Also, it is not just only looking at incorrect grammar but one's ability to organize their thoughts as well.

SEE is not a language and by building a first language based on SEE is just TOO risky and the child could end up with language delays or deficient.

SEE is just a teaching tool. ASL is a language, not a teaching tool. Big difference.
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Unread 03-20-2013, 07:16 PM   #17
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I guess we know who'll be jumping into this page as soon as she catches wind of it.
Well, I jumped in first.
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Unread 03-20-2013, 07:38 PM   #18
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Not always. I have seen many children start of with SEE and end up with poor literacy skills.

I have seen evidence of that on AD with former members who grew up with SEE. They had a problem with constantly misunderstanding what others wrote and would always get pissed off for the littlest things thinking the other poster meant something totally different from what he/she really meant.

Also, it is not just only looking at incorrect grammar but one's ability to organize their thoughts as well.

SEE is not a language and by building a first language based on SEE is just TOO risky and the child could end up with language delays or deficient.

SEE is just a teaching tool. ASL is a language, not a teaching tool. Big difference.
I agree 100%! I know most of my friends who went through mainstream schools that were taught in all SEE have very poor literacy and English grammar skills. They now use ASL but too late to remedy the skills. That made me cringe when I read their writings. Same goes to former oral school kids. I was from oral school but my mom introduced me to the books at age of one that made me a true avid reader. (Picture books of course) That helped me with my literacy and English grammar skills tremendously. While I was in oral school, we used homemade, gestures and ASL in mix (in private out of staff's eyes) until I picked up ASL at age of 14. That is WHY ASL should be the utmost primary language for Deaf babies all the way.
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Unread 03-20-2013, 08:05 PM   #19
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I agree 100%! I know most of my friends who went through mainstream schools that were taught in all SEE have very poor literacy and English grammar skills. They now use ASL but too late to remedy the skills. That made me cringe when I read their writings. Same goes to former oral school kids. I was from oral school but my mom introduced me to the books at age of one that made me a true avid reader. (Picture books of course) That helped me with my literacy and English grammar skills tremendously. While I was in oral school, we used homemade, gestures and ASL in mix (in private out of staff's eyes) until I picked up ASL at age of 14. That is WHY ASL should be the utmost primary language for Deaf babies all the way.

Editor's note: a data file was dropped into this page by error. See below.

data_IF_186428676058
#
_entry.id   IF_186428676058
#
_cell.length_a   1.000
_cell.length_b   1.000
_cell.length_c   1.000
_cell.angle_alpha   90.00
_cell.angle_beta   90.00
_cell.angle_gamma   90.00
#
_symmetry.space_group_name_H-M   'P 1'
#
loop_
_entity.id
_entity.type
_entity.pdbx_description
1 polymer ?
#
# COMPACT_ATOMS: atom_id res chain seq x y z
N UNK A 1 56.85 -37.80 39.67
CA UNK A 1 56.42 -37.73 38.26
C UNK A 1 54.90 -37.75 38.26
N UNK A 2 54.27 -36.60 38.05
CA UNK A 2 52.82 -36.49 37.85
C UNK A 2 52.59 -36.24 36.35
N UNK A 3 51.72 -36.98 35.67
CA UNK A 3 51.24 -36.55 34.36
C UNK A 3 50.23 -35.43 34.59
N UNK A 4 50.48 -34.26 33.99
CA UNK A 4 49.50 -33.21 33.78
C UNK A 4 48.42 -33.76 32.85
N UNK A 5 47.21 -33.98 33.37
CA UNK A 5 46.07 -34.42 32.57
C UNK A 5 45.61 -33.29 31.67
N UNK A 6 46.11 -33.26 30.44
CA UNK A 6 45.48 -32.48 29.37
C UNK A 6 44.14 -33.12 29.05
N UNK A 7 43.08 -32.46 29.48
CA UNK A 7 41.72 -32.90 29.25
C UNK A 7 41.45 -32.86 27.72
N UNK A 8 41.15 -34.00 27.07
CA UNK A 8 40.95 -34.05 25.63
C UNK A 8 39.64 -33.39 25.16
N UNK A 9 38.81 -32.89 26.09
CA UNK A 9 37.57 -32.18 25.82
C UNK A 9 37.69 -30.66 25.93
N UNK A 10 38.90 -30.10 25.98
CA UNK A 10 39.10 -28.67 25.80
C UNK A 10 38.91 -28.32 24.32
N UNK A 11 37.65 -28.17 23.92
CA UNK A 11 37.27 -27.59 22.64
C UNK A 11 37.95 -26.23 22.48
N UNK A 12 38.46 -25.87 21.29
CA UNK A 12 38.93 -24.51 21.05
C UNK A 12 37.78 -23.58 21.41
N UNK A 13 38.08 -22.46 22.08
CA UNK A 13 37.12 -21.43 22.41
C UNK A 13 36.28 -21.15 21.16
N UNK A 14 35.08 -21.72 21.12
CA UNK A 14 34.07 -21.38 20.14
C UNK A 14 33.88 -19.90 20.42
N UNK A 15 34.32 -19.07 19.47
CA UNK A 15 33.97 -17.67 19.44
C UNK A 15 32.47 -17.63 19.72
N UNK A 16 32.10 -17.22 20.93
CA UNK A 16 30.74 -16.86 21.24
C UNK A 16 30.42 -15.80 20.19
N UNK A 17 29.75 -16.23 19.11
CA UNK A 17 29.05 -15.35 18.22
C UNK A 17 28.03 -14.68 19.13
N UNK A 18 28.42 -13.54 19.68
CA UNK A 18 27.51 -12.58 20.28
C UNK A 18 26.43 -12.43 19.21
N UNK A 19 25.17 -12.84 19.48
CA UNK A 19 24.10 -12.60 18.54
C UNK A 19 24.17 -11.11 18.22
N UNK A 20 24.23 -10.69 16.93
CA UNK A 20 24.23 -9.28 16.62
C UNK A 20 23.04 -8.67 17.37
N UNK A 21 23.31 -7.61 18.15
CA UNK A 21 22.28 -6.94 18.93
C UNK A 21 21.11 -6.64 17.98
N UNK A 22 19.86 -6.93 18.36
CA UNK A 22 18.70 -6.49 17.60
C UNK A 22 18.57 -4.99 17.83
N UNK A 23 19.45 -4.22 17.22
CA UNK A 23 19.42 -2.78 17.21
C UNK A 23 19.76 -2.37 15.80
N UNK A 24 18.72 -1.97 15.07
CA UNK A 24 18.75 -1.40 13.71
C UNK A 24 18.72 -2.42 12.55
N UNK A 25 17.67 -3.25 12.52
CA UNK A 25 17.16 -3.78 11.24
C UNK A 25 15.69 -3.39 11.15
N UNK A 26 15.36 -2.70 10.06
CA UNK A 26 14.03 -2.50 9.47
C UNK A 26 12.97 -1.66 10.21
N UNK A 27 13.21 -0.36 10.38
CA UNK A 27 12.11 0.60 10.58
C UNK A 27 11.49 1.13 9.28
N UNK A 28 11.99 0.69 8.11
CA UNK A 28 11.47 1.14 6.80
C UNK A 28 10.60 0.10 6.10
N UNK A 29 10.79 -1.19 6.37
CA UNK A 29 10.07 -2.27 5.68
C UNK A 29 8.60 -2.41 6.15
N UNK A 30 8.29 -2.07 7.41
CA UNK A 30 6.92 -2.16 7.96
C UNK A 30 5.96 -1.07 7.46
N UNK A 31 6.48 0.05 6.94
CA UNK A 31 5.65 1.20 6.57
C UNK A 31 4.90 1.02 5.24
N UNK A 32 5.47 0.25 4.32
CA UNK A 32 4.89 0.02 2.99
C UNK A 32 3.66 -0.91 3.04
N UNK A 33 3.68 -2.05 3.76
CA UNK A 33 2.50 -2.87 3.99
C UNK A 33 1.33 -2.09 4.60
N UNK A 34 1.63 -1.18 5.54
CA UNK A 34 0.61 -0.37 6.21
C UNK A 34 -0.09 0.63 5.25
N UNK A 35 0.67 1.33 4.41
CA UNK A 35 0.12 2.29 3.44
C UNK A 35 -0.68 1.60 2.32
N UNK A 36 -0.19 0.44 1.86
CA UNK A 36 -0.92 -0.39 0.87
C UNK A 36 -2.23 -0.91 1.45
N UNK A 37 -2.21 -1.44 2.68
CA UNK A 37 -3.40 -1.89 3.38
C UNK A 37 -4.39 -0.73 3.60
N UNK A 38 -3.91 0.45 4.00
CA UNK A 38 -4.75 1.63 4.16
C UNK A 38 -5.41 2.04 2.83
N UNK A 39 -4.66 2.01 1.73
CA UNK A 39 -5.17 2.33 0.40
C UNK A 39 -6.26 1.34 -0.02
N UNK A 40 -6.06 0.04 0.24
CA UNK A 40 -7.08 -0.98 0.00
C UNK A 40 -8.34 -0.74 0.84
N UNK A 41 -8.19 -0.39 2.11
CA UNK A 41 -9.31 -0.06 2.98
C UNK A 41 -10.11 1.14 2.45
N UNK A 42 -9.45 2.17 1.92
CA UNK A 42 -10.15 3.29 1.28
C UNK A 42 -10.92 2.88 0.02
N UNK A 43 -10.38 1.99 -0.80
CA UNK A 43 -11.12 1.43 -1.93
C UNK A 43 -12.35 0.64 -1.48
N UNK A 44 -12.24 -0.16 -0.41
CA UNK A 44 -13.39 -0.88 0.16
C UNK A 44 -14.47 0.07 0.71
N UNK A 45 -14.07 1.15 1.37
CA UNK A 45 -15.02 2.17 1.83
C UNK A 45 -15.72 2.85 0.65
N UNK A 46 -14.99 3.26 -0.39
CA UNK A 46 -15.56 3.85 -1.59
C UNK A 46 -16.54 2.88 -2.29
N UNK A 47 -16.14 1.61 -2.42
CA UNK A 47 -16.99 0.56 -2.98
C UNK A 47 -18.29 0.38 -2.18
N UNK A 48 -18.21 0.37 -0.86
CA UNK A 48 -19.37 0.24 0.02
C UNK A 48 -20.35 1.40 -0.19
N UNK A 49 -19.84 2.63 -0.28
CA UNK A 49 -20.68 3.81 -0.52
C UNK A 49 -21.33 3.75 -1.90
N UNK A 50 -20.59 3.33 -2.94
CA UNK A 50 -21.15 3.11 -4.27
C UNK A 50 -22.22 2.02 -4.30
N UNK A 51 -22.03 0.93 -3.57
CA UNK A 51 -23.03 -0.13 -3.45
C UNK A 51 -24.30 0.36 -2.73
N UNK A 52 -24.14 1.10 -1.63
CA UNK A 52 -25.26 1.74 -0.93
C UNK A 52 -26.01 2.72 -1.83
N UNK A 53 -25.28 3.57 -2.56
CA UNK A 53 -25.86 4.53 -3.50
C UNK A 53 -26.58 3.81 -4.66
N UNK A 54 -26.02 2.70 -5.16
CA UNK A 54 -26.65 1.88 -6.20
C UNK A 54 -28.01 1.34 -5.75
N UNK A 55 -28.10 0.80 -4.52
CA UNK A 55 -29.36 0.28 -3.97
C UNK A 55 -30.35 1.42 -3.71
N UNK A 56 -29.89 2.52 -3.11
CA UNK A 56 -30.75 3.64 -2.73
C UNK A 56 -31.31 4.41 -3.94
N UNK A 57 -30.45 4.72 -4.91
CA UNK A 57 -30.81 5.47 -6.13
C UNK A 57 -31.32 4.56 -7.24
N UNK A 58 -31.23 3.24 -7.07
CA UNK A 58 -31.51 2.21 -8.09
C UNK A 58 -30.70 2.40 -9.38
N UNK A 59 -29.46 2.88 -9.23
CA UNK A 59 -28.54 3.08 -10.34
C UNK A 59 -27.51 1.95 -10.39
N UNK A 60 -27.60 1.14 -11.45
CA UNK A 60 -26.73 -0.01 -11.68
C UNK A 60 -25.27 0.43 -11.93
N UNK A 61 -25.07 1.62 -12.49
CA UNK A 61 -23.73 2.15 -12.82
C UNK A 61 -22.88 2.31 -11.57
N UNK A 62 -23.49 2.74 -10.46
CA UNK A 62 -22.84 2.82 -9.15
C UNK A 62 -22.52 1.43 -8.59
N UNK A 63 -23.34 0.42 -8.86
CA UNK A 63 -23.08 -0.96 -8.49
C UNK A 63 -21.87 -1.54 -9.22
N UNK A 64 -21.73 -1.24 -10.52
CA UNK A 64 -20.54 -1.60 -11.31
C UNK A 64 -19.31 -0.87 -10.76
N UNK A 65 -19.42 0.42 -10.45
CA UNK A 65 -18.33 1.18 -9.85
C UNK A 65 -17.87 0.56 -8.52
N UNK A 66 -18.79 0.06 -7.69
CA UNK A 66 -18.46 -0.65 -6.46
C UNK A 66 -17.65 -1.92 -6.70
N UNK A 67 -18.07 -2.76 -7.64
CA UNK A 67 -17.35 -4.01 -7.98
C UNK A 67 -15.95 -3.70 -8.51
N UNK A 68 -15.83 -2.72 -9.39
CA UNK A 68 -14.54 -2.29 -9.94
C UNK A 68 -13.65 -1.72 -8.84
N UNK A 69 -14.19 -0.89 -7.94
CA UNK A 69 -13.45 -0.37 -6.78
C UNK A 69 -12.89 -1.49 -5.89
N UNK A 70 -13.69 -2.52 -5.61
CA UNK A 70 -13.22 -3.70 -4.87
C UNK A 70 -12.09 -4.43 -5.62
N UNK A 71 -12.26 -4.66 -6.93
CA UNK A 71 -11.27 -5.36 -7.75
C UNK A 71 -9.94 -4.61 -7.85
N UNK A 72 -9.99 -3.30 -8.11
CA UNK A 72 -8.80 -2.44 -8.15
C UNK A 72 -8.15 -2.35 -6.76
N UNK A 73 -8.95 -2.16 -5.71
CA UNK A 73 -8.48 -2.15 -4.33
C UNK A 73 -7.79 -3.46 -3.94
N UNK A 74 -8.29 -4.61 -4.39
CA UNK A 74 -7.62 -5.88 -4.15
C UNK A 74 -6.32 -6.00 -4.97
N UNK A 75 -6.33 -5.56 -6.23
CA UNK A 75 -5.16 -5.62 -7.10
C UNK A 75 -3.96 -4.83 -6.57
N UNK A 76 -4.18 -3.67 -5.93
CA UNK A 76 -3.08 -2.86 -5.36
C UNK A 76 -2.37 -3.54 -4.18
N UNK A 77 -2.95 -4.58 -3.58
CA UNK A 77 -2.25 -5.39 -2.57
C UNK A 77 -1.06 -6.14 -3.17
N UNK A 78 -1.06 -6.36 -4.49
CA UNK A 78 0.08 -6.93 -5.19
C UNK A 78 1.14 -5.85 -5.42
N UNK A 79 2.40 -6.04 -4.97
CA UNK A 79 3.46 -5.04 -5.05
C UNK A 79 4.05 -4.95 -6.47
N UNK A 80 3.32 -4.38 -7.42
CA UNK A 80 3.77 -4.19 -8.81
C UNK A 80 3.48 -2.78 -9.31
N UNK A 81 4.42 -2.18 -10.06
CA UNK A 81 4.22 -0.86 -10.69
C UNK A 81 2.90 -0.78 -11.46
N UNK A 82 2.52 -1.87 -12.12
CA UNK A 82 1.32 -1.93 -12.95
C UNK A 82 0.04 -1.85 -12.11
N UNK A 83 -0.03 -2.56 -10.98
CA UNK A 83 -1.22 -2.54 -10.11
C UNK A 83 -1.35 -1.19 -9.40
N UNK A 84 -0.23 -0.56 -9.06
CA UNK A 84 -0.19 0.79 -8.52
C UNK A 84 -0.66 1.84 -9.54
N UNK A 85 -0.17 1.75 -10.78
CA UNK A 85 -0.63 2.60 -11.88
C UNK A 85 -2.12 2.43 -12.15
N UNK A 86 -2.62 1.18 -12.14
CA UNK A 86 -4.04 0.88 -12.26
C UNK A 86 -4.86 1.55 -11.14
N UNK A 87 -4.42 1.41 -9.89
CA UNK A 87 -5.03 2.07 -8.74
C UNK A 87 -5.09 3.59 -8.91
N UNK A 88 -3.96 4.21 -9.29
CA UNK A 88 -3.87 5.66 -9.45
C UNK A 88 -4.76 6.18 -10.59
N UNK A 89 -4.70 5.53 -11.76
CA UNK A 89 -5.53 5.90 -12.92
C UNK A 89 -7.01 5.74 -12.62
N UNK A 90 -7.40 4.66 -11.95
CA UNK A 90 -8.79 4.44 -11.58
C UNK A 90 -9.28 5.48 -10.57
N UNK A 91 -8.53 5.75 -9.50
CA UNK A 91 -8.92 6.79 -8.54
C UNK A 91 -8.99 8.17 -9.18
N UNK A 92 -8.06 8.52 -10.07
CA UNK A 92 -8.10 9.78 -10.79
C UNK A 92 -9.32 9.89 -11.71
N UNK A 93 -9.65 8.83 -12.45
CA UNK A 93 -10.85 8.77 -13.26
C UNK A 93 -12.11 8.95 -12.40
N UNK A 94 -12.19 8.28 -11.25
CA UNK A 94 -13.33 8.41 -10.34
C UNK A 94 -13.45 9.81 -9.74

;
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Unread 03-20-2013, 08:08 PM   #20
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I agree 100%! I know most of my friends who went through mainstream schools that were taught in all SEE have very poor literacy and English grammar skills. They now use ASL but too late to remedy the skills. That made me cringe when I read their writings. Same goes to former oral school kids. I was from oral school but my mom introduced me to the books at age of one that made me a true avid reader. (Picture books of course) That helped me with my literacy and English grammar skills tremendously. While I was in oral school, we used homemade, gestures and ASL in mix (in private out of staff's eyes) until I picked up ASL at age of 14. That is WHY ASL should be the utmost primary language for Deaf babies all the way.
It is NEVER too late. It's certainly harder but it is never too late. That is a FACT!
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Unread 03-20-2013, 08:13 PM   #21